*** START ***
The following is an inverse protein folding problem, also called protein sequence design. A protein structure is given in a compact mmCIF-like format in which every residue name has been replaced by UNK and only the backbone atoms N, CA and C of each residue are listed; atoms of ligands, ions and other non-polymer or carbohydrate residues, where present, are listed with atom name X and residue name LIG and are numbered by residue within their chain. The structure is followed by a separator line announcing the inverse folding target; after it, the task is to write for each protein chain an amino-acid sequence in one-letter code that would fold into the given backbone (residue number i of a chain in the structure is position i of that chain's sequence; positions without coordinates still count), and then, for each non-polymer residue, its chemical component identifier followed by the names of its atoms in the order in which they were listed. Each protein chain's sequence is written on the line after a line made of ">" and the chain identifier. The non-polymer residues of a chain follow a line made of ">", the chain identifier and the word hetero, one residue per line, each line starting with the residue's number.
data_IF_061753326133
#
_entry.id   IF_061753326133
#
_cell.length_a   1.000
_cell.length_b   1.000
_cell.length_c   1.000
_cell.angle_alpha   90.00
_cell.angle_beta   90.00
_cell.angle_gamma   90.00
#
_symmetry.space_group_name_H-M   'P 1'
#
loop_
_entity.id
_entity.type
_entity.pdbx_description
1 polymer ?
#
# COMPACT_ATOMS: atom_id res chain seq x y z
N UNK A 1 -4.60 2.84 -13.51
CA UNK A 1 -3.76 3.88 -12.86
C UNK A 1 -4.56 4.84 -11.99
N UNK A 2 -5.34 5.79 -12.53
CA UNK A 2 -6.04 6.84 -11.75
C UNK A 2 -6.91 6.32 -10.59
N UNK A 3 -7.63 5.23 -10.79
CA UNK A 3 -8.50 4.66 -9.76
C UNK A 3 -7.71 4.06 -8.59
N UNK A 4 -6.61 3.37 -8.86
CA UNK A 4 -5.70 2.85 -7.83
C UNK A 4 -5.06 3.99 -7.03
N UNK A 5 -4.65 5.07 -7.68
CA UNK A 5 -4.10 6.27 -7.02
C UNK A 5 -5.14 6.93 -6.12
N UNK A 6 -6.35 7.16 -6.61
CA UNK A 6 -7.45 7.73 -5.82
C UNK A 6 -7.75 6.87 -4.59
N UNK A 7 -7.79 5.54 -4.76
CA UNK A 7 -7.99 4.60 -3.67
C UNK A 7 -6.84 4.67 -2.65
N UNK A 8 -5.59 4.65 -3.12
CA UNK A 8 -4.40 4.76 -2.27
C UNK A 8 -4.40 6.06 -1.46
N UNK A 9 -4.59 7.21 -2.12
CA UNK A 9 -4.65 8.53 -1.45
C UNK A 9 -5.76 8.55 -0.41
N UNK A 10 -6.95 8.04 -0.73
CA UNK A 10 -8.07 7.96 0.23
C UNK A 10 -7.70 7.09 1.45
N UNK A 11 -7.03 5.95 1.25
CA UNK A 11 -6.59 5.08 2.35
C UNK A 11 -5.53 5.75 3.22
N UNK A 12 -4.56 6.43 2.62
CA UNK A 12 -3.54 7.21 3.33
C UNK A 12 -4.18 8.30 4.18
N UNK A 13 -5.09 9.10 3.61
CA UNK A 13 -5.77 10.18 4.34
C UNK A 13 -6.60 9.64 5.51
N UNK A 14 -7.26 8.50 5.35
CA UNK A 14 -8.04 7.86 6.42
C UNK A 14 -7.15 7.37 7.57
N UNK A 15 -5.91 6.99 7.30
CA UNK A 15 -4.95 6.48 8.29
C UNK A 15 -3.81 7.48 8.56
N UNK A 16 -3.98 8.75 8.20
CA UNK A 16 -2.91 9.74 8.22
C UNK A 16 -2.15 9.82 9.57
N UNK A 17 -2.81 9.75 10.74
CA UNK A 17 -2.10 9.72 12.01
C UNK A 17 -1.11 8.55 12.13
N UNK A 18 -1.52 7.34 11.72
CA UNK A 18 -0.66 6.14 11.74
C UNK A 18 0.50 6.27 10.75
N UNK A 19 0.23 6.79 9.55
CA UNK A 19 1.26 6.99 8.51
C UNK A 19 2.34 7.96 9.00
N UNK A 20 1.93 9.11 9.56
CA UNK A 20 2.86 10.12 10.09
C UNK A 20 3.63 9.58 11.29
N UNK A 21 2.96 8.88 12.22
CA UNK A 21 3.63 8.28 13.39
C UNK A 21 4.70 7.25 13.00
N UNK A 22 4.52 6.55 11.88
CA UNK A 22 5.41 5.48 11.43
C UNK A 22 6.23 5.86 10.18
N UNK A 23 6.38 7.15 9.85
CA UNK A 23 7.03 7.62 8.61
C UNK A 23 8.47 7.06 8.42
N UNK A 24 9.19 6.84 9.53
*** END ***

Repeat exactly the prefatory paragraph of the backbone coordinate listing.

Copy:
The following is an inverse protein folding problem, also called protein sequence design. A protein structure is given in a compact mmCIF-like format in which every residue name has been replaced by UNK and only the backbone atoms N, CA and C of each residue are listed; atoms of ligands, ions and other non-polymer or carbohydrate residues, where present, are listed with atom name X and residue name LIG and are numbered by residue within their chain. The structure is followed by a separator line announcing the inverse folding target; after it, the task is to write for each protein chain an amino-acid sequence in one-letter code that would fold into the given backbone (residue number i of a chain in the structure is position i of that chain's sequence; positions without coordinates still count), and then, for each non-polymer residue, its chemical component identifier followed by the names of its atoms in the order in which they were listed. Each protein chain's sequence is written on the line after a line made of ">" and the chain identifier. The non-polymer residues of a chain follow a line made of ">", the chain identifier and the word hetero, one residue per line, each line starting with the residue's number.